Ponch and John patrolled the highways of our television sets from 1977 to 1983 and in syndication. The pair of fictional California Highway Patrol Officer’s gave us a view of the day to day duties of state troopers in one of our largest states. Although, they featured many dramatic scenes, often a day of routine traffic stops and fender benders might not be all so glamorous. Still, police officer’s at all levels of government, in all states, provide valuable services to the general public. Without them, everyone would be at added risk for injury and death through natural disasters, crime, and accidents. Some even give their lives to fulfill their duties.
Despite the recent bad publicity, based on the behavior of a handful of law enforcement officers, most cops are fair, dedicated, and hard working. They put their lives on the line everyday to stand between criminals and us. Their very presence on patrol 24 hours a day helps to deter criminal activity, provide emergency assistance, and make our highways and byways safer. A state trooper or highway patrol officer often spends most of their time on patrol. They respond to auto accidents, enforce traffic laws, and depending on the state, handle criminal investigations on state property or state-wide. There duties may be exciting or routine, depending on that particular shift. Let’s examine the life of a real trooper, not in the California Highway Patrol but one who served a midwestern state.
At the beginning of the graveyard (overnight) shift, a few decades ago, a young state trooper reported to his state highway patrol post in a more rural area of a midwestern state. Reportedly, he had tried to call off sick but had either been told by a supervisor to report or ended up agreeing to come in. It was later said that the young state officer had a fever.
Sometime early in the shift, the county sheriff’s department radio lit up with urgent radio traffic. Normally during the graveyard shift, there was little conversation on the radio. Occasionally there was a traffic accident, fire, emergency squad dispatch, or prowler call. But, on this night, fire-emergency tones were called as the sheriff’s dispatcher summoned area fire departments, ambulances, and every available sheriff’s patrol and local police department in a ten mile radius.
There was a reported injury auto accident on a rural state highway, a few miles out of a small city. Unlike most of her emergency dispatches, the female radio officers voice was unstable. She shouted into the microphone, the sound of urgency in her voice. Fire departments, emergency squads, deputies, and several small town police department officers acknowledged her pleas and responded to the scene.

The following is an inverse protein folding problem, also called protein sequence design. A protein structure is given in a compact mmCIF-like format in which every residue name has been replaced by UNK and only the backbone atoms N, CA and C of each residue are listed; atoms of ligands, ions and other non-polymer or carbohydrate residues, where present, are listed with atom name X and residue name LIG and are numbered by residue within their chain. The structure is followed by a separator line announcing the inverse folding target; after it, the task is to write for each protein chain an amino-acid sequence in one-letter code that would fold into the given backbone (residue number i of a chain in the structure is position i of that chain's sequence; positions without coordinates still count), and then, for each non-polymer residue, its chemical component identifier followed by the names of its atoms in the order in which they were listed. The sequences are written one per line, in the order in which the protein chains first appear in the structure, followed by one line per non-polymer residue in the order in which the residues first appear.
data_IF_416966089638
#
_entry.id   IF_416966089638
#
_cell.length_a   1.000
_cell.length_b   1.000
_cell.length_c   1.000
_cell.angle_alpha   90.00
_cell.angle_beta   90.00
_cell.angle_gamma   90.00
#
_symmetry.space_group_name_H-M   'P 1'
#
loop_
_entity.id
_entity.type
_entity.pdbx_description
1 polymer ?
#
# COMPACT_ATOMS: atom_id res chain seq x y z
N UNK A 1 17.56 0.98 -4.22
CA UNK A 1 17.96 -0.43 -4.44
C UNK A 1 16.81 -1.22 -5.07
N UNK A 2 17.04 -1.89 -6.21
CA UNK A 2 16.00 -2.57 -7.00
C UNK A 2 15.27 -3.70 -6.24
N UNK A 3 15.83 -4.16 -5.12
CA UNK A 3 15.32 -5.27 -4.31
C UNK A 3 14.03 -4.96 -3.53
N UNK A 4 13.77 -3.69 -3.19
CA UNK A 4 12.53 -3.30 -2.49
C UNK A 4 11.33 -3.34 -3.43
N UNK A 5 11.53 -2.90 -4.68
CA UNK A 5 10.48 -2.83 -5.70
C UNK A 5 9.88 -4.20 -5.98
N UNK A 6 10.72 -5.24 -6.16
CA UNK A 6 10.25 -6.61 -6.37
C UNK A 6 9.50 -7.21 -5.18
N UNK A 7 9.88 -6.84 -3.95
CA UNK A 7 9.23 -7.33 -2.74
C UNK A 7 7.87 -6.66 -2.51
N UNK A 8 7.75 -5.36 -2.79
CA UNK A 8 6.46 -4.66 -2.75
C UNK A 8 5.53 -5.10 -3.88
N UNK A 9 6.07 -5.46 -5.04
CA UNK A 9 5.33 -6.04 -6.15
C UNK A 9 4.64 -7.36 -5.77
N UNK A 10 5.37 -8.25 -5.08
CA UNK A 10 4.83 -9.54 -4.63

After a few minutes, the dispatcher’s shaky voice updated the police radio code from an injury accident to a fatality. There was a long silence on the radio. Subsequent radio traffic asked officers from outlying areas to head back to their towns. There were already a number of police and state troopers on the scene.
For the next half hour or so, the dispatchers voice paused from time to time as she cried. Unlike a large city, all the public safety employees and volunteers in the county knew each other. Some shared the same social circles. Physical jurisdictions meant nothing to them. If an officer or fire fighter was in trouble, everyone responded. Tonight, a young state trooper had been killed in an auto accident.
My heart sank as I pulled my police cruiser over to the side of the road. I worked in a small town in a neighboring county. I had thought about heading that way but they were asking for no one else to respond. There were already too many officers on the scene. It would be detrimental to the investigation. A state patrol chopper was already enroute from the state capitol to handle the formal traffic fatality investigation.
A few years before, I had worked for a town in the other county. Many times, that young state trooper had backed me up on traffic and criminal calls. He was professional, yet friendly. the guy was the kind of cop that you would put on a recruiting poster. Now, his dedication to his agency and the public had cost him his life.
As the days passed, more information came to light from the police grapevine. Apparently, the trooper had been ill and should not have been encouraged or ordered to report for work. I had heard (off the record), that while on patrol, he had passed out due to a high fever, and his patrol car had veered into the opposing lane, into the path of a large truck. He had his window down and part of his upper torso had leaned out the window. He was decapitated. Again, this was unofficial through the police grapevine.
In these times of “Defund the Police” protests, we tend to forget all the good our men and women in law enforcement do for each one of us. Like us, there are honest and corrupt officers. I like to think most are honorable and could care less what race, color, religion…. I have worked with a number of officers and most were dedicated to serve the public. While, I realize my law enforcement days are far behind me, I still believe that we need the police more than we don’t need their help. Like the state trooper in this story, many would risk life and limb to protect each and every one of us from dangerous criminals who live amongst us.
While it still saddens me each time I recall that night, I take comfort in the memories of how a dedicated, professional, law enforcement officer answered the call, putting his life on the line to serve and protect.
Pic from: thesun.co.uk